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Comment and Controversy

Was alendronate really ineffective?…and more

March 2011 · Vol. 23, No. 3
This week's quiz:
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Was alendronate really ineffective?

In his editorial, Dr. Barbieri presented the case of a woman who initiated denosumab after alendronate failed to increase her bone density. He later characterized that alendronate therapy as “unsuccessful.” I wonder if Dr. Barbieri could clarify what he means by that assessment. Given that the woman’s T-score at her hip remained stable despite concomitant use of an aromatase inhibitor, I would not necessarily conclude that it was unsuccessful.

Ronald Orleans, MD
Bethesda, Md

Dr. Barbieri responds: Assessing the effect of alendronate
is not always simple

I appreciate Dr. Orleans’s comment and the time he took from his busy practice to raise a clinically important issue. I agree with him: Determining whether alendronate therapy has been successful in the treatment of osteoporosis is not straightforward. In most patients, if bone density increases or remains stable, alendronate therapy is considered successful. If bone density decreases, as it did in this patient, the question arises: How much of a decrease in bone density is clinically or statistically significant? One approximation that can be made is if bone density, as measured in grams per square centimeter, decreases by 4.16%, there is a 95% likelihood that it represents a real decrease—one that would be reproduced if the test were performed over and over again.1 In addition to a decrease in bone mineral density, this patient also had a low-impact fracture, strongly suggesting that the alendronate was not highly effective in her case.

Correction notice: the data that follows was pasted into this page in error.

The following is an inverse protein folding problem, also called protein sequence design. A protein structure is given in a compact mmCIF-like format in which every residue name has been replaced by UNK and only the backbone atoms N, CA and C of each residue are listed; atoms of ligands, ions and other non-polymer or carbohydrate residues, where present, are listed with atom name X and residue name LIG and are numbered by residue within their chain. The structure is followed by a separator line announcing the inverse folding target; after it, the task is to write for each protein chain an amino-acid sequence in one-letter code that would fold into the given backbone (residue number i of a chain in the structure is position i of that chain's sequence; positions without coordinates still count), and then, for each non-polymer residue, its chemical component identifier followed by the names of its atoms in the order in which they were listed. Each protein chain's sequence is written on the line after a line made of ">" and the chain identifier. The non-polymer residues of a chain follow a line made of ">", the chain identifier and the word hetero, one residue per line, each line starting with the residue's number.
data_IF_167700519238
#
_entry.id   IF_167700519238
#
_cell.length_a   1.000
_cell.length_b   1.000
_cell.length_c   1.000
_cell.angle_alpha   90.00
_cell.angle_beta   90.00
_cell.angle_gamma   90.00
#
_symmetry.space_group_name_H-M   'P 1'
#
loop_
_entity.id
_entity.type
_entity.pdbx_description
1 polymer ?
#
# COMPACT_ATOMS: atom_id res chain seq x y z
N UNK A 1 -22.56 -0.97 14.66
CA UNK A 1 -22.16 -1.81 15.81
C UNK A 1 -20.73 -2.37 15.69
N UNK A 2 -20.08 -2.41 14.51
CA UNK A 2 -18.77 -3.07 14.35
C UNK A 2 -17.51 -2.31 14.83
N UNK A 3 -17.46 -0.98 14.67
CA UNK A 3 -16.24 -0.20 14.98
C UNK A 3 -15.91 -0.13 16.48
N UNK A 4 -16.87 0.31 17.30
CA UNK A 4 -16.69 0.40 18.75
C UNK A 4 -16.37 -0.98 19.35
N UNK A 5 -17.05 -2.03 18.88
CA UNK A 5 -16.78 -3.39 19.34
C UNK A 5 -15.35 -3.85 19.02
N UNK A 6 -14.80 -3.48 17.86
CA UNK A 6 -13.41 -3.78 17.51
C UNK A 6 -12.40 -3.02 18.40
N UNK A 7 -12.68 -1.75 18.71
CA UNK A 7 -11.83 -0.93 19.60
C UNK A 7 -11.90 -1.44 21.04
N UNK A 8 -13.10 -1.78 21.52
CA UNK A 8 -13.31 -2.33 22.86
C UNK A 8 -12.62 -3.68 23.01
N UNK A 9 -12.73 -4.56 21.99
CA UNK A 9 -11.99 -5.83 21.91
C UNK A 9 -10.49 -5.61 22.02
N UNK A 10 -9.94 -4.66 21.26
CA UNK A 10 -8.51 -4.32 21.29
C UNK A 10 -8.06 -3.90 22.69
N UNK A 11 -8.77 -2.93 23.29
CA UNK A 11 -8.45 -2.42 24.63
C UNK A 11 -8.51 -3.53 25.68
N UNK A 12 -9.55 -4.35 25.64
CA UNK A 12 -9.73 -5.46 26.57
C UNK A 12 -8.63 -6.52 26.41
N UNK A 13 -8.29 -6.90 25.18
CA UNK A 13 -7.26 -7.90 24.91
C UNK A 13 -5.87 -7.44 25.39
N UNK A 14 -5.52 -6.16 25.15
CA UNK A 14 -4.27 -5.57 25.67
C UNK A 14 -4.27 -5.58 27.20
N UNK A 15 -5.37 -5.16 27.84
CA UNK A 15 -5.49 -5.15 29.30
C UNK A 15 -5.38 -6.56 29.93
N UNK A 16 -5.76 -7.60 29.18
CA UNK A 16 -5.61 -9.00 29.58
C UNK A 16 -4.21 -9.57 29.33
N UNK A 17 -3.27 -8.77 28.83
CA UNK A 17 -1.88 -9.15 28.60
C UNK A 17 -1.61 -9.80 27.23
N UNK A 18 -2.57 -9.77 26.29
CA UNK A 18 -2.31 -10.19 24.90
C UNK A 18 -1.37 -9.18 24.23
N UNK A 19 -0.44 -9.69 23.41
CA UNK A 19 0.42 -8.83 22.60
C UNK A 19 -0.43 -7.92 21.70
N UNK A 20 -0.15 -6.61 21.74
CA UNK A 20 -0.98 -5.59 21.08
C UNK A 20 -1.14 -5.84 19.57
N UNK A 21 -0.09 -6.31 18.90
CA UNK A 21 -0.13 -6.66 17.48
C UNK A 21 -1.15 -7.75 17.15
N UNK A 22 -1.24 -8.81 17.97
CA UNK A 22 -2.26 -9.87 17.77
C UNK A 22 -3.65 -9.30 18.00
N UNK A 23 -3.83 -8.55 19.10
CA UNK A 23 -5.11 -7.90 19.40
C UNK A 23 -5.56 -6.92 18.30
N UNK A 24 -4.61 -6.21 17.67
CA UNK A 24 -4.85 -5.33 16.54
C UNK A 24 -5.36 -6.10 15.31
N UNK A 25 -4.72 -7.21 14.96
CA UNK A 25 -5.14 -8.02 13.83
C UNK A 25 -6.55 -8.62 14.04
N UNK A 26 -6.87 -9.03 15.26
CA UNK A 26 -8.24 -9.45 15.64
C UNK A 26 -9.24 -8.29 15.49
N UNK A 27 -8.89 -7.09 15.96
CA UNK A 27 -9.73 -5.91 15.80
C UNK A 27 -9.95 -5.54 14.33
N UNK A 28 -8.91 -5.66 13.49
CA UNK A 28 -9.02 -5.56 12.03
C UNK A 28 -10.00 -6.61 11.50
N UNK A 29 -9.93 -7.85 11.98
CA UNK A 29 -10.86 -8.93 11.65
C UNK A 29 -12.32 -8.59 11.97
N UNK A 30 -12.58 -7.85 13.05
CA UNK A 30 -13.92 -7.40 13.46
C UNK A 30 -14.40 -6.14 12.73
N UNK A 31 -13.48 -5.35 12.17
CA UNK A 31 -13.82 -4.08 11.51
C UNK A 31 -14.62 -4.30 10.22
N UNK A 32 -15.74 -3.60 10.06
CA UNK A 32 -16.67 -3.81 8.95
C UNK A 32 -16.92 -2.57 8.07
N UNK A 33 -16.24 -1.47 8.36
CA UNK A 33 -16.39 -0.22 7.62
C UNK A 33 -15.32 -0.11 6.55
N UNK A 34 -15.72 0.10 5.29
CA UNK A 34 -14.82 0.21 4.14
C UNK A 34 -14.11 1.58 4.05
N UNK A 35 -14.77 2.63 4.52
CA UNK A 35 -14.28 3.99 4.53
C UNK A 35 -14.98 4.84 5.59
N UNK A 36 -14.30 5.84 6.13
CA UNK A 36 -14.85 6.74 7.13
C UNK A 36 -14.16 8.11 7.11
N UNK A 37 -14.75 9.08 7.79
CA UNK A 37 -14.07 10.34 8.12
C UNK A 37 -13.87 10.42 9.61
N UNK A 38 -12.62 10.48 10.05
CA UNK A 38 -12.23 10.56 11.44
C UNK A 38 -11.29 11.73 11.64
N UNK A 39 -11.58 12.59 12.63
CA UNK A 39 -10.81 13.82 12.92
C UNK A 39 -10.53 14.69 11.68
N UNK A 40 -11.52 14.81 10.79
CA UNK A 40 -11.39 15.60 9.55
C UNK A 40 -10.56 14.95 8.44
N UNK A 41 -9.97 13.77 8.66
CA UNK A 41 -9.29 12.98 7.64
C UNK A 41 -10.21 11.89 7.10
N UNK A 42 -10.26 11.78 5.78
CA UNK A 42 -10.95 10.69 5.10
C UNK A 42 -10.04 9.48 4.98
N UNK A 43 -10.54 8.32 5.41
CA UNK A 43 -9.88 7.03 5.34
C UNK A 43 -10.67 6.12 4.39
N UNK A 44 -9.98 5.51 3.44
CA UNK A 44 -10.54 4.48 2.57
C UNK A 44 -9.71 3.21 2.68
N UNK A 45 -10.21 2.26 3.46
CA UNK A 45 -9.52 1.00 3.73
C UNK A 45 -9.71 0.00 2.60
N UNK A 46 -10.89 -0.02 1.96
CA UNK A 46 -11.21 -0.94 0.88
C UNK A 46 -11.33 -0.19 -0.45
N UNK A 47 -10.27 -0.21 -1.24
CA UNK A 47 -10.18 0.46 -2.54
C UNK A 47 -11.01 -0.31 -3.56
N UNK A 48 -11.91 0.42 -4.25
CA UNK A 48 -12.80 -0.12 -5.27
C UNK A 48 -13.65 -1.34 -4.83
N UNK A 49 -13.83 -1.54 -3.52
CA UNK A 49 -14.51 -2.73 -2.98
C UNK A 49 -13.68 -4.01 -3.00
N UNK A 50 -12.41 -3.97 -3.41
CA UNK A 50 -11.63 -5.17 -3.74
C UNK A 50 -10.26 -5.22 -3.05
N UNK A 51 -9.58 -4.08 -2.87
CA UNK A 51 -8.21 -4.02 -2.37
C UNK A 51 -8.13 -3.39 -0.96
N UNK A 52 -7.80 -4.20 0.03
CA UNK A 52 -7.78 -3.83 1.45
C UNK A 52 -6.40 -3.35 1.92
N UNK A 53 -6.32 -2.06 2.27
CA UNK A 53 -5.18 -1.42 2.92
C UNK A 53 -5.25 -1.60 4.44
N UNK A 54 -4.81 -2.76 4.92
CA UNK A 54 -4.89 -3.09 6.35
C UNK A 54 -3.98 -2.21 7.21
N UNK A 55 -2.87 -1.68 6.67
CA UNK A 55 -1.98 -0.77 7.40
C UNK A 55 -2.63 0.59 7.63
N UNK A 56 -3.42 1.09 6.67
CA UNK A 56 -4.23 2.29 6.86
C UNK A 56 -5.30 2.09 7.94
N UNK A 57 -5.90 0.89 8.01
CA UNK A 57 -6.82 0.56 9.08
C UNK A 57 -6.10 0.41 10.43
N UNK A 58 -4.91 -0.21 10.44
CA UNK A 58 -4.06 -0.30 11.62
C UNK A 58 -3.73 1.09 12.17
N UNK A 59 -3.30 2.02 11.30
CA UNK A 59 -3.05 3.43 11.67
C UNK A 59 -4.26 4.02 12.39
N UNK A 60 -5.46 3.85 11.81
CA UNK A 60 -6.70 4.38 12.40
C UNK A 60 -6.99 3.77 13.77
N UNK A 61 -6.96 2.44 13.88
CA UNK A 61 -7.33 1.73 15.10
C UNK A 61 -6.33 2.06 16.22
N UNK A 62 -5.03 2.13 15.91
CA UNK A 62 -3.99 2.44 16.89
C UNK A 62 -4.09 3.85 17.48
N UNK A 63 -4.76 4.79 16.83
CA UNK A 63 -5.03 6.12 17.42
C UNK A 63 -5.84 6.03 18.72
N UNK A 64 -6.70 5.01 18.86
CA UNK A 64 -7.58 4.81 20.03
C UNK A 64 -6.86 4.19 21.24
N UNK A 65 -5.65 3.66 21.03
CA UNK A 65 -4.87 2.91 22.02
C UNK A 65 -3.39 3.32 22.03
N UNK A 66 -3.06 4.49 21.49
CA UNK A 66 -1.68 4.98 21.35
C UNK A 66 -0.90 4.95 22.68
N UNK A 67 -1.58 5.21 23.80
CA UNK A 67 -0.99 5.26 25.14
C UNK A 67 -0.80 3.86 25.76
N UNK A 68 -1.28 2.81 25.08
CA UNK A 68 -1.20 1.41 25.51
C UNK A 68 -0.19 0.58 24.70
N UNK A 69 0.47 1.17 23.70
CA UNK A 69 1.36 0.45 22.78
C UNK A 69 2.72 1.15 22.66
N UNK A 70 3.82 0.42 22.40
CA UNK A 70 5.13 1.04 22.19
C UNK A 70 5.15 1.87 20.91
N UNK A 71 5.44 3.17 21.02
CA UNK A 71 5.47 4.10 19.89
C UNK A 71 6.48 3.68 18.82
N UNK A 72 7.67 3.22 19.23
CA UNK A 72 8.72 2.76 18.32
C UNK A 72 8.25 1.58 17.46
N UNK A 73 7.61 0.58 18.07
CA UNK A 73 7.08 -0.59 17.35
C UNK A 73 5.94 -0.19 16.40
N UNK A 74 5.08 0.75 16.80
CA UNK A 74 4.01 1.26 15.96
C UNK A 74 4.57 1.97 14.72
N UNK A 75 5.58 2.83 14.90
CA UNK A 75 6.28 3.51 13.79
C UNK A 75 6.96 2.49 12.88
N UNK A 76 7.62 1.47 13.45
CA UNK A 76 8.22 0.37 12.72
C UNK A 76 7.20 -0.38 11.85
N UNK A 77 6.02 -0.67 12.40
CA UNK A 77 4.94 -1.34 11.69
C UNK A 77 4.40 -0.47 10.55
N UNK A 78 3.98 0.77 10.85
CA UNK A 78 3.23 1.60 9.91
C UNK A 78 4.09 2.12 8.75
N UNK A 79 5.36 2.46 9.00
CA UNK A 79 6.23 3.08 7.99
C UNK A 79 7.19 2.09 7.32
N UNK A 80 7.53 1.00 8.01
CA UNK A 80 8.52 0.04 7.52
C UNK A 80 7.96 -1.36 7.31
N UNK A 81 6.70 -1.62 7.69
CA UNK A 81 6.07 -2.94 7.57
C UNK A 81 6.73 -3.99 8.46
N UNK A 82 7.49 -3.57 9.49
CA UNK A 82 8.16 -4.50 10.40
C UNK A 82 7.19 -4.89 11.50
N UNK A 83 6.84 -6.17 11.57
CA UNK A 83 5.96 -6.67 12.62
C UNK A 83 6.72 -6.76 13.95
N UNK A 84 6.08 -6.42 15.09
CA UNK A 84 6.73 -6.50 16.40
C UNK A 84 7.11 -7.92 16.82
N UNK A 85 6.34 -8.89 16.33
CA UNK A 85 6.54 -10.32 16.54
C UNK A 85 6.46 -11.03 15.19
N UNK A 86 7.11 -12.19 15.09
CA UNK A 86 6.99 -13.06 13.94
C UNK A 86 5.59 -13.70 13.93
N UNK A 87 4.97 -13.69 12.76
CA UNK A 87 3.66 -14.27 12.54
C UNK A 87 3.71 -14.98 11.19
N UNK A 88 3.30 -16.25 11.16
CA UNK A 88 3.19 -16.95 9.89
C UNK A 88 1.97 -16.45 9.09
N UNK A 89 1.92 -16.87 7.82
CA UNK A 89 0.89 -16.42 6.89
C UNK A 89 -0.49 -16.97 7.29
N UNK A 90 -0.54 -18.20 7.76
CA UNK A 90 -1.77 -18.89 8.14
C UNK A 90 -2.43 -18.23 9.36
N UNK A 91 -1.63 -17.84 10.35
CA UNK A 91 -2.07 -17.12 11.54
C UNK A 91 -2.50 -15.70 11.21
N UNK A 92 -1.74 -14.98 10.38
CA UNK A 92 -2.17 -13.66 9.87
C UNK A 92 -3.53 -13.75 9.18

(JANUARY 2011)

Another maneuver to stanch postpartum hemorrhage

Dr. Brown describes the use of fundal massage and oxytocin administration as first-line strategies to prevent or control postpartum hemorrhage. I would like to add an item to that list. Hemorrhage often is unpredictable and, therefore, sometimes occurs without the ideal personnel and blood products present. Any aortic vascular surgeon can testify that occlusion of the upper abdominal aorta will immediately halt pelvic blood flow. In my experience, compression of the aorta just above the umbilicus is easy in a postpartum abdomen and is very effective in stopping the blood loss. It also gives you time to rally troops and get the blood bank working on those products that might be needed.

Robert Lawrence Shirley, MD
Winchester, Mass

Uterine artery embolization also is useful
in postpartum hemorrhage

Dr. Brown did not mention uterine artery embolization by interventional radiology. We have used this technique successfully at our two area hospitals this past year in at least four cases.

Michael DeStefano, MD
South Bend, Ind.

Dr. Brown responds: Embolization has its place

I agree that uterine artery embolization is a valuable procedure for women who experience postpartum hemorrhage that has been unresponsive to typical medical and surgical intervention. It is especially valuable to control postsurgical bleeding in women who develop a coagulopathy. Embolization is also useful for women who are about to undergo cesarean or cesarean hysterectomy for placental implantation abnormalities, such as placenta accreta, because severe bleeding is anticipated in these cases.

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